The Pros and Cons of Vacuum Forming
Many manufacturers, designers, and other professionals choose vacuum forming because it offers a blend of design flexibility at a relatively low cost compared to other manufacturing methods. The benefits of vacuum forming include:
Particularly for smaller production runs (250-300 units per year), vacuum forming is typically more affordable than other manufacturing methods, such as plastic injection molding. The affordability of vacuum forming is largely due to the lower cost for tooling and prototyping. Depending on the surface area of the parts being manufactured and the dimensions of the clamp frame, tooling for injection molding can cost two to three times more than the amount for tooling for plastic thermoforming or vacuum forming.
Vacuum forming has a faster turnaround time than other traditional manufacturing methods because tooling can be made faster. Production time for vacuum forming tooling is typically half as long as the amount of time required to produce tooling for injection molding. When 3D printers are used to create molds, turnaround time can be even faster. By increasing production process efficiency, vacuum forming enables businesses to get new designs in the hands of consumers faster.
Vacuum forming gives designers and manufacturers the flexibility to test out new designs and build prototypes without massive overhead or lag times. Molds can be made out of wood, aluminum, structural foam, or 3D printed plastics, so they can be changed out and/or modified more easily compared to other manufacturing processes.
Dick Teal used vacuum forming to test out prototypes of John Deere snowmobile parts in the late 1970s and early ’80s, largely because it made tooling inexpensive. In the book, John Deere Snowmobiles: Development, Production, Competition and Evolution, 1971-1983, the authors explain that “a win-win situation was created with lower cost parts and less investment in manufacturing tooling.”
Vacuum forming also gives designers the ability to offer more color options and customization to customers. This gives many businesses the freedom to offer one-of-a-kind designs and produce custom products, such as dental retainers, to clients at an affordable price point.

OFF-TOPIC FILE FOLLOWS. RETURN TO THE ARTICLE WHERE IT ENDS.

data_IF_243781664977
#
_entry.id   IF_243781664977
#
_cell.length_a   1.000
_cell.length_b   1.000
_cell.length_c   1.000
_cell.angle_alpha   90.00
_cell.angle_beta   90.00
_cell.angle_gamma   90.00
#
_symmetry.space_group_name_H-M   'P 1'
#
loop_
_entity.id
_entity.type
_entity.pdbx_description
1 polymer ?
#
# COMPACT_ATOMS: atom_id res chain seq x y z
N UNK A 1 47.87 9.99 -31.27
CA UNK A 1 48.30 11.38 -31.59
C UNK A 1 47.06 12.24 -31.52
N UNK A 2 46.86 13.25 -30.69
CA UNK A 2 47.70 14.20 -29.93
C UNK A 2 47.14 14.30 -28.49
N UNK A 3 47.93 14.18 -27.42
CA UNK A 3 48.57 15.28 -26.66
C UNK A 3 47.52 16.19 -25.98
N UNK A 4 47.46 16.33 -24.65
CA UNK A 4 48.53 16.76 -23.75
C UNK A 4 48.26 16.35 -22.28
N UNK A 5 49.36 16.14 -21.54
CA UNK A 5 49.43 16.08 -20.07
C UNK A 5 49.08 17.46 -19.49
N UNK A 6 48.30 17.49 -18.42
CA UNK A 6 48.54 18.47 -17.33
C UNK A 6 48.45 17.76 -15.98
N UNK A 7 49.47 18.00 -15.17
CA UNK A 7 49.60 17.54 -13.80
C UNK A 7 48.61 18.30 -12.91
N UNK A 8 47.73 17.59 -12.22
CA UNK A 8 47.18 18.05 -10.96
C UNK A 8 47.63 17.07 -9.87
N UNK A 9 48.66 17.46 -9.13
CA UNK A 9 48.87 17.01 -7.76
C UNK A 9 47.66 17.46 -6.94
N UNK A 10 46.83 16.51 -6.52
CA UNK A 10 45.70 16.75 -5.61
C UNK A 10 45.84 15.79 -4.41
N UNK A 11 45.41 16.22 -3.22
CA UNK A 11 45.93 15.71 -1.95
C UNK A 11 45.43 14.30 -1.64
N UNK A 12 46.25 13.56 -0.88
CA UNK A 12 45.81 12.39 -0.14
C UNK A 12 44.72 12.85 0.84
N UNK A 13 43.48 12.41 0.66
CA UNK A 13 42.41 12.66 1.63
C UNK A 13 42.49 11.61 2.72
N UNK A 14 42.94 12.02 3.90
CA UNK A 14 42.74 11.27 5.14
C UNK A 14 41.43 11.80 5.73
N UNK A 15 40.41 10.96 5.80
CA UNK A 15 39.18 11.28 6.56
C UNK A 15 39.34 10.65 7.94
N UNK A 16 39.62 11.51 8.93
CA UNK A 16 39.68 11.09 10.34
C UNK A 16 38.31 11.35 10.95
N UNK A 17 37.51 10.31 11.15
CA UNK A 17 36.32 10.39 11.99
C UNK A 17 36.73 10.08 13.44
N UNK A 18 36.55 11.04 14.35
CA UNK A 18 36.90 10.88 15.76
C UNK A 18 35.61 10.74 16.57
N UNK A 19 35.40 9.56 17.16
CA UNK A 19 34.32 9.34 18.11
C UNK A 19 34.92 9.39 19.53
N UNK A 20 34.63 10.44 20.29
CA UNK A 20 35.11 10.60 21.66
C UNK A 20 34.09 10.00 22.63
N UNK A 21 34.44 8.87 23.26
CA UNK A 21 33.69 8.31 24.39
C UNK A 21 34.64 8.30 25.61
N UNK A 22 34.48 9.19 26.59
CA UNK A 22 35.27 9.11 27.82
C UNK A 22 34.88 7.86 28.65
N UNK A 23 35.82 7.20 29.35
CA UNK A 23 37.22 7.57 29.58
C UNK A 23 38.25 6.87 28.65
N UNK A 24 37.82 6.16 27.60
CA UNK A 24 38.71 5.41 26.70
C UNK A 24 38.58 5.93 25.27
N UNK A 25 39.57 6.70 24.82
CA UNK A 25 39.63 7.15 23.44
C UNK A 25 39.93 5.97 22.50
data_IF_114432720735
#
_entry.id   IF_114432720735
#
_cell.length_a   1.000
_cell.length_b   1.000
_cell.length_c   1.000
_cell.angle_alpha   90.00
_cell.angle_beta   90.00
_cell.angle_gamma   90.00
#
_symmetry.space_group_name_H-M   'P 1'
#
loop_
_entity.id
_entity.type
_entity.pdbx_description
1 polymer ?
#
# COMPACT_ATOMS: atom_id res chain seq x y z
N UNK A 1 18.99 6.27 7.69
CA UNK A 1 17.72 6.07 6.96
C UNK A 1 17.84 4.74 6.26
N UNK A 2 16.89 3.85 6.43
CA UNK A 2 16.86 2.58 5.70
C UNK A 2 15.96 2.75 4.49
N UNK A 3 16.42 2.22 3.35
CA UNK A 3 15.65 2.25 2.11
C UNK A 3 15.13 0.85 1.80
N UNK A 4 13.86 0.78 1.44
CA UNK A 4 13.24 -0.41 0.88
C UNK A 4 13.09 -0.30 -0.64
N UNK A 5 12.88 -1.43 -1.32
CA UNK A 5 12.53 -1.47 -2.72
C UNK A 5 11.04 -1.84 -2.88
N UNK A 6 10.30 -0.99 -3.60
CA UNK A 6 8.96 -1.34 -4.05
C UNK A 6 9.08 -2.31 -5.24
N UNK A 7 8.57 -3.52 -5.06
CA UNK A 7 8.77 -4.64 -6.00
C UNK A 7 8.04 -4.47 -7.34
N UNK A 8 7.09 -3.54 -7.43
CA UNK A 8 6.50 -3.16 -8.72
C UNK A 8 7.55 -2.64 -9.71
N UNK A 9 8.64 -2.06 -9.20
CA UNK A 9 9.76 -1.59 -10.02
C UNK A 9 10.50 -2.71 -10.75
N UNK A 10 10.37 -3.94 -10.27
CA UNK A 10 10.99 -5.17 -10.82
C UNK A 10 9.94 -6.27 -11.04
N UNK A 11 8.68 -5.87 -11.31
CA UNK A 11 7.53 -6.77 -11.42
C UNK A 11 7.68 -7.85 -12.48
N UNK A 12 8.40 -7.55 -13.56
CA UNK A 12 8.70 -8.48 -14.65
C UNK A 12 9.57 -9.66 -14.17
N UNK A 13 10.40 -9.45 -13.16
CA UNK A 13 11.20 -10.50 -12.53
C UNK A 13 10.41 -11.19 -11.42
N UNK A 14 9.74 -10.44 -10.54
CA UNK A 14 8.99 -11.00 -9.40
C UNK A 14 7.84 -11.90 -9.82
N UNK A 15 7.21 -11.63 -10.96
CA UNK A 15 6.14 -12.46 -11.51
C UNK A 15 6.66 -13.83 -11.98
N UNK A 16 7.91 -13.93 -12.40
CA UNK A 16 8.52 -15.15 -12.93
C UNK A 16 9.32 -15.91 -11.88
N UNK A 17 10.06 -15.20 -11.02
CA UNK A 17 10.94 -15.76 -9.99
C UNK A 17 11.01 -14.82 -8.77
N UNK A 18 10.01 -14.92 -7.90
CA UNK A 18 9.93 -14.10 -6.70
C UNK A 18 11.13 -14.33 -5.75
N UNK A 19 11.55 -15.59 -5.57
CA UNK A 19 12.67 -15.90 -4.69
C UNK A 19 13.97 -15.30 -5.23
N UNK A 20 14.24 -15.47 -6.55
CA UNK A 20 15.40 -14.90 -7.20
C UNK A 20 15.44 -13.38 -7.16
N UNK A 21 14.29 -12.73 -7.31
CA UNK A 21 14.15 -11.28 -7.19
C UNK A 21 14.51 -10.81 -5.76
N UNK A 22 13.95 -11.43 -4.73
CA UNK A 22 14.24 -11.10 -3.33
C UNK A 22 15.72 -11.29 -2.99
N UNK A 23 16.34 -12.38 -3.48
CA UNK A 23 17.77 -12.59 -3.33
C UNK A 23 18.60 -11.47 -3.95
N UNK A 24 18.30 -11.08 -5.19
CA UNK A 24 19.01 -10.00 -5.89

Manufacturing Sterile and Food-Grade Materials
Manufacturers often use vacuum forming to produce food-grade containers and parts for the medical industry because it is compatible with plastics that can be sterilized or kept free of contaminants. For example, high-density polyethylene (HDPE) is frequently used to vacuum form food storage containers.
HDPE’s resistance to acidic compounds makes it a viable material for vacuum forming cleaning product containers as well. Medical-grade plastics are used in vacuum forming to create parts that can withstand sterilization processes and meet stringent medical and/or pharmaceutical guidelines.
The Limitations of Vacuum Forming
While vacuum forming offers a number of benefits, it does have some limitations. Vacuum forming is only viable for parts with relatively thin walls and simple geometries. The finished parts may not have a consistent wall thickness, and concave parts with a deep draw are difficult to produce using vacuum forming.
In addition, while vacuum forming is often the most cost-effective choice for small to mid-range production quantities, other plastic manufacturing processes can be more affordable for very large production runs.
The Various Applications of Vacuum Forming
In modern society, it would be a challenge to get through an entire day without coming into contact with at least one part that has been made through vacuum forming. This manufacturing process is used to produce a wide variety of parts in a huge cross-section of industries, including:
Automotive and Transportation
Manufacturers use vacuum forming to create a number of pieces and parts in cars, buses, boats, and airplanes. In cars, everything from bumpers to floor mats, and even truck beds, are manufactured using vacuum forming.
See the world’s largest rotary vacuum forming machine at work.